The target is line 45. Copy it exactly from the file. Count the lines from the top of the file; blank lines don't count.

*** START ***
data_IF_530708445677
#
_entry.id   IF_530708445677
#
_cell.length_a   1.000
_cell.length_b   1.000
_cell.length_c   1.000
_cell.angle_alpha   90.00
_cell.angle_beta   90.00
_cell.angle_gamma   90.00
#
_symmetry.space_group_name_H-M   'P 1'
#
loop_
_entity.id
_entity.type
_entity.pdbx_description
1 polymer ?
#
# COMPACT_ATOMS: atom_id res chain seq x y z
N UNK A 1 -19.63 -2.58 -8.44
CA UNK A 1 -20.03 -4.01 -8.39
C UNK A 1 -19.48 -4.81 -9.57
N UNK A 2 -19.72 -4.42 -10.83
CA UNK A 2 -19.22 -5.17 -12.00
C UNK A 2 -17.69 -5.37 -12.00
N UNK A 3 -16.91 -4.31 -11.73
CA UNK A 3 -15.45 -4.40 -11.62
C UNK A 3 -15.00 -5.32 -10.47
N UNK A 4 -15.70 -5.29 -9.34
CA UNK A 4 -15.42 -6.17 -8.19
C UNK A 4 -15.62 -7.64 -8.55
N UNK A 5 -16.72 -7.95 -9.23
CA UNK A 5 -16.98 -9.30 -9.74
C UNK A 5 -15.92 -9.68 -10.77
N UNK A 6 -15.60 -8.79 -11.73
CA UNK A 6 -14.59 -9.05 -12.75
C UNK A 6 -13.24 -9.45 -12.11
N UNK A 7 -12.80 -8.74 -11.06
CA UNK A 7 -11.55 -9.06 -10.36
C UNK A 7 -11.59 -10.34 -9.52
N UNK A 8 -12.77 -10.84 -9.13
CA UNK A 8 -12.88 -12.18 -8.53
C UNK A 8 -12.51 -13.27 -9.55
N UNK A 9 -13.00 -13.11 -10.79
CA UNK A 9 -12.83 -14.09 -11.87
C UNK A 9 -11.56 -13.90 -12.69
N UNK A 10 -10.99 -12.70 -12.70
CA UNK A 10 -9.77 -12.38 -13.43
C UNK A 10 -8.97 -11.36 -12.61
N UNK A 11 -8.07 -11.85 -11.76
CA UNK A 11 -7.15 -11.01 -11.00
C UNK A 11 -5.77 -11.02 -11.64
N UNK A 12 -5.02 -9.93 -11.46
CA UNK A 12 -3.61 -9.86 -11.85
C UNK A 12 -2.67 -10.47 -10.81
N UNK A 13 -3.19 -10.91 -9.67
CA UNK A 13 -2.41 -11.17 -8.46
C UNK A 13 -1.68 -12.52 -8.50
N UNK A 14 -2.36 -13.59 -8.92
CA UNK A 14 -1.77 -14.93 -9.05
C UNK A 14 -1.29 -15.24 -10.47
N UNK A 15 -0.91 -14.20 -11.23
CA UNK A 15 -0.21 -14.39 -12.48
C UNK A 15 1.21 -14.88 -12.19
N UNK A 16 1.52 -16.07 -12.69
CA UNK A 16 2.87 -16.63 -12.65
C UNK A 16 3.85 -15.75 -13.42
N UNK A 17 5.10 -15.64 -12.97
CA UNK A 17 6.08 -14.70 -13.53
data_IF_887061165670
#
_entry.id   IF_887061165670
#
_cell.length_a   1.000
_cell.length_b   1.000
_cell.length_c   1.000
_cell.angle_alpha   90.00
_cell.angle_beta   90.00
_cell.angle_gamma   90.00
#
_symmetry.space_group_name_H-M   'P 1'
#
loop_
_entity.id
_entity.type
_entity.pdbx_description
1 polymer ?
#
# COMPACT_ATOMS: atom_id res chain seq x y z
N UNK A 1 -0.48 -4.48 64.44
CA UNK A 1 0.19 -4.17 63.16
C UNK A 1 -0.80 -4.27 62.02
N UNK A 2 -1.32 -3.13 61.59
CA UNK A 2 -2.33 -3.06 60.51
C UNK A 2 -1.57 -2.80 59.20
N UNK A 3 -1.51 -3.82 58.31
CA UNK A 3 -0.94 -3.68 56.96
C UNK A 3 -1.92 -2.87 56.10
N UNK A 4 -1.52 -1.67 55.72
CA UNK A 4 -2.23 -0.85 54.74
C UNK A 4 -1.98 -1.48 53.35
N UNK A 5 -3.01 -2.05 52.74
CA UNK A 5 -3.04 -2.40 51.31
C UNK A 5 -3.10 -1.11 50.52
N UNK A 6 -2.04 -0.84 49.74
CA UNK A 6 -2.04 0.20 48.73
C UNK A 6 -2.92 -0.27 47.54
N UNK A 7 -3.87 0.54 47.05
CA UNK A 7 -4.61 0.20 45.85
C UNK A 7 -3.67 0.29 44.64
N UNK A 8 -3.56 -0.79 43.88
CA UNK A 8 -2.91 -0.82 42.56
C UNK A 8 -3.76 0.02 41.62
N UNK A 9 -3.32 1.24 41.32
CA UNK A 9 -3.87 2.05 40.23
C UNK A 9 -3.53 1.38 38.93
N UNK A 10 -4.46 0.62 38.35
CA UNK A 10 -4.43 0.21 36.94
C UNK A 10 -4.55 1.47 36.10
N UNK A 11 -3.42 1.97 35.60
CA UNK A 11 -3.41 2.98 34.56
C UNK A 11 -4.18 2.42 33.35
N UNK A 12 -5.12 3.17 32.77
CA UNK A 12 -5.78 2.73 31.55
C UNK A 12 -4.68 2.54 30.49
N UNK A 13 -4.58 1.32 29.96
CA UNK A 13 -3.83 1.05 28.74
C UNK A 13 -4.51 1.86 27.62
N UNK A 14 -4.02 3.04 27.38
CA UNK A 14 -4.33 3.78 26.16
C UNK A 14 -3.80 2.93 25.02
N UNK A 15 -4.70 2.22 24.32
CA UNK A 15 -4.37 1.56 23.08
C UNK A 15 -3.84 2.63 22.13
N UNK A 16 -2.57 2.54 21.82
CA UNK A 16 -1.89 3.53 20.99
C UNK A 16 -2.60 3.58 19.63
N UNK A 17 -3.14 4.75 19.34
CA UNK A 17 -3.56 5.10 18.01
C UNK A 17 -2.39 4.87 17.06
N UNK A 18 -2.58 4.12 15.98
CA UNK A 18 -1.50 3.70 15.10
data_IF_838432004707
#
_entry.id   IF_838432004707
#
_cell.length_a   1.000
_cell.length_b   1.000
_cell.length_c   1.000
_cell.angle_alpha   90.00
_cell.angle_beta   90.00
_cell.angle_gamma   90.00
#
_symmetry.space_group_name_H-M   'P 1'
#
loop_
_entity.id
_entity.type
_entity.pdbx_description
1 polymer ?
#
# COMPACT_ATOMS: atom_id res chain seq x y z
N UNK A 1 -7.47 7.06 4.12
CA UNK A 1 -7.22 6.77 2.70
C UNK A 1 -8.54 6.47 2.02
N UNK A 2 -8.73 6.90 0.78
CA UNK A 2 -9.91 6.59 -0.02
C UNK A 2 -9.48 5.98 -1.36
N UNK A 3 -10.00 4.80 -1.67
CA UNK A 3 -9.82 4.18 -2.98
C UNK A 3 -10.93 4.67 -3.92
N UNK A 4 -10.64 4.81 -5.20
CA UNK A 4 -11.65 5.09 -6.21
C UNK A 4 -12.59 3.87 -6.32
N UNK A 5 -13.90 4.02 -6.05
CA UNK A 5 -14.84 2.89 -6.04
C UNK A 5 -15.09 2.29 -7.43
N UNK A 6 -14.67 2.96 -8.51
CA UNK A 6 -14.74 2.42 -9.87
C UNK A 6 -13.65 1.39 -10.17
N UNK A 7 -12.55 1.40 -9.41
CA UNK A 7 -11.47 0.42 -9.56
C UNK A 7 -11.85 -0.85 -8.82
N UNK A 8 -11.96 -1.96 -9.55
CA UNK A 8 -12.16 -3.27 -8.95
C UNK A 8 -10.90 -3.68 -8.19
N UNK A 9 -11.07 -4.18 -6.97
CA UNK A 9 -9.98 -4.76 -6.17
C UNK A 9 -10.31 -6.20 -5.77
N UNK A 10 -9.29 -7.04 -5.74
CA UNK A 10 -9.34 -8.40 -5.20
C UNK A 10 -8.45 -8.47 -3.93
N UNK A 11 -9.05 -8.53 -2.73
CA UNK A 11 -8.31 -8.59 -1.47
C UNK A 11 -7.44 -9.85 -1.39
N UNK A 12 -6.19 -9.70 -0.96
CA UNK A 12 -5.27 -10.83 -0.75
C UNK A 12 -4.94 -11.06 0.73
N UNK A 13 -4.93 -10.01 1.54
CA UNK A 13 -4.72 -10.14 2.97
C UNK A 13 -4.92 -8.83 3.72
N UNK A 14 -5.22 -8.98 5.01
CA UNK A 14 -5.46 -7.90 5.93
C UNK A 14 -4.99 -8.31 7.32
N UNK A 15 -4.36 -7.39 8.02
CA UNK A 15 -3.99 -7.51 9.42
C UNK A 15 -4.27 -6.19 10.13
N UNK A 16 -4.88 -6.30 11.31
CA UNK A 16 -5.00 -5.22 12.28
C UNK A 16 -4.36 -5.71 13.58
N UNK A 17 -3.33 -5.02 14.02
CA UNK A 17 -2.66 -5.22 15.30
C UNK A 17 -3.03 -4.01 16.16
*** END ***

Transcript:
N UNK A 9 -13.00 -13.11 -10.79